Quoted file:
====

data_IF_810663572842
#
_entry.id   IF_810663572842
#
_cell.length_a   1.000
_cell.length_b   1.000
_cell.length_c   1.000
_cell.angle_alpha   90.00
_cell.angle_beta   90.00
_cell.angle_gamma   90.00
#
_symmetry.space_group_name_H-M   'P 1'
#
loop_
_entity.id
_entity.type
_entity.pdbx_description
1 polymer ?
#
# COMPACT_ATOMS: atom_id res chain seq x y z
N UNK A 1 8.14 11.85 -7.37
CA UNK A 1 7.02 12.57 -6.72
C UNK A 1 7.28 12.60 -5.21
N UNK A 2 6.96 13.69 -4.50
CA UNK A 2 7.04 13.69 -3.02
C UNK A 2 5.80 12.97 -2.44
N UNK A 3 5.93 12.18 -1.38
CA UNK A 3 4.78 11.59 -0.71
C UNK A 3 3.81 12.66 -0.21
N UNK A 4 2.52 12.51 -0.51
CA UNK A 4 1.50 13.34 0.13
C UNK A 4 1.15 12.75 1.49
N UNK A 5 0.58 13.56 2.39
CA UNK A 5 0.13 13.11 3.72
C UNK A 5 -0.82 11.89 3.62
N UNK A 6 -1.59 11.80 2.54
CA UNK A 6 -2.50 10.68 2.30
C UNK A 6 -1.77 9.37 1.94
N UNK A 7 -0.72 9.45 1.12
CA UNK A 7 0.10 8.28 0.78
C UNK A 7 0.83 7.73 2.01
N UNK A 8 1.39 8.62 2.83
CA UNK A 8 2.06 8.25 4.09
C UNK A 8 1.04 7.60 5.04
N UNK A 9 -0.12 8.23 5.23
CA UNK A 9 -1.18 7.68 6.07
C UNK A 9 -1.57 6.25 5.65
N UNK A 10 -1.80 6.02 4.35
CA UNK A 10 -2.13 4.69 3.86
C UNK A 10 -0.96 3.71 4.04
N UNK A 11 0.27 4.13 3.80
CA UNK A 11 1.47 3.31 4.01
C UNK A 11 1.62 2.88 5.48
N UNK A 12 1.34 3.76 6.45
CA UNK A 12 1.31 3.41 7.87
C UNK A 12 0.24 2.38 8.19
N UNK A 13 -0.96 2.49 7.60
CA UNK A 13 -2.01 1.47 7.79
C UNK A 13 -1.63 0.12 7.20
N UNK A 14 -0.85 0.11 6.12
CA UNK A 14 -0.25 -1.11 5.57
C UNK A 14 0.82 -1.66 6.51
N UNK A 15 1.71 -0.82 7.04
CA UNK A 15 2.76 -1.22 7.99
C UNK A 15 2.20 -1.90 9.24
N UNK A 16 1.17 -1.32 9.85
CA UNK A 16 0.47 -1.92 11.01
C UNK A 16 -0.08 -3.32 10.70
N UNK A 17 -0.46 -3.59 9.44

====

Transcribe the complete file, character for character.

data_IF_810663572842
#
_entry.id   IF_810663572842
#
_cell.length_a   1.000
_cell.length_b   1.000
_cell.length_c   1.000
_cell.angle_alpha   90.00
_cell.angle_beta   90.00
_cell.angle_gamma   90.00
#
_symmetry.space_group_name_H-M   'P 1'
#
loop_
_entity.id
_entity.type
_entity.pdbx_description
1 polymer ?
#
# COMPACT_ATOMS: atom_id res chain seq x y z
N UNK A 1 8.14 11.85 -7.37
CA UNK A 1 7.02 12.57 -6.72
C UNK A 1 7.28 12.60 -5.21
N UNK A 2 6.96 13.69 -4.50
CA UNK A 2 7.04 13.69 -3.02
C UNK A 2 5.80 12.97 -2.44
N UNK A 3 5.93 12.18 -1.38
CA UNK A 3 4.78 11.59 -0.71
C UNK A 3 3.81 12.66 -0.21
N UNK A 4 2.52 12.51 -0.51
CA UNK A 4 1.50 13.34 0.13
C UNK A 4 1.15 12.75 1.49
N UNK A 5 0.58 13.56 2.39
CA UNK A 5 0.13 13.11 3.72
C UNK A 5 -0.82 11.89 3.62
N UNK A 6 -1.59 11.80 2.54
CA UNK A 6 -2.50 10.68 2.30
C UNK A 6 -1.77 9.37 1.94
N UNK A 7 -0.72 9.45 1.12
CA UNK A 7 0.10 8.28 0.78
C UNK A 7 0.83 7.73 2.01
N UNK A 8 1.39 8.62 2.83
CA UNK A 8 2.06 8.25 4.09
C UNK A 8 1.04 7.60 5.04
N UNK A 9 -0.12 8.23 5.23
CA UNK A 9 -1.18 7.68 6.07
C UNK A 9 -1.57 6.25 5.65
N UNK A 10 -1.80 6.02 4.35
CA UNK A 10 -2.13 4.69 3.86
C UNK A 10 -0.96 3.71 4.04
N UNK A 11 0.27 4.13 3.80
CA UNK A 11 1.47 3.31 4.01
C UNK A 11 1.62 2.88 5.48
N UNK A 12 1.34 3.76 6.45
CA UNK A 12 1.31 3.41 7.87
C UNK A 12 0.24 2.38 8.19
N UNK A 13 -0.96 2.49 7.60
CA UNK A 13 -2.01 1.47 7.79
C UNK A 13 -1.63 0.12 7.20
N UNK A 14 -0.85 0.11 6.12
CA UNK A 14 -0.25 -1.11 5.57
C UNK A 14 0.82 -1.66 6.51
N UNK A 15 1.71 -0.82 7.04
CA UNK A 15 2.76 -1.22 7.99
C UNK A 15 2.20 -1.90 9.24
N UNK A 16 1.17 -1.32 9.85
CA UNK A 16 0.47 -1.92 11.01
C UNK A 16 -0.08 -3.32 10.70
N UNK A 17 -0.46 -3.59 9.44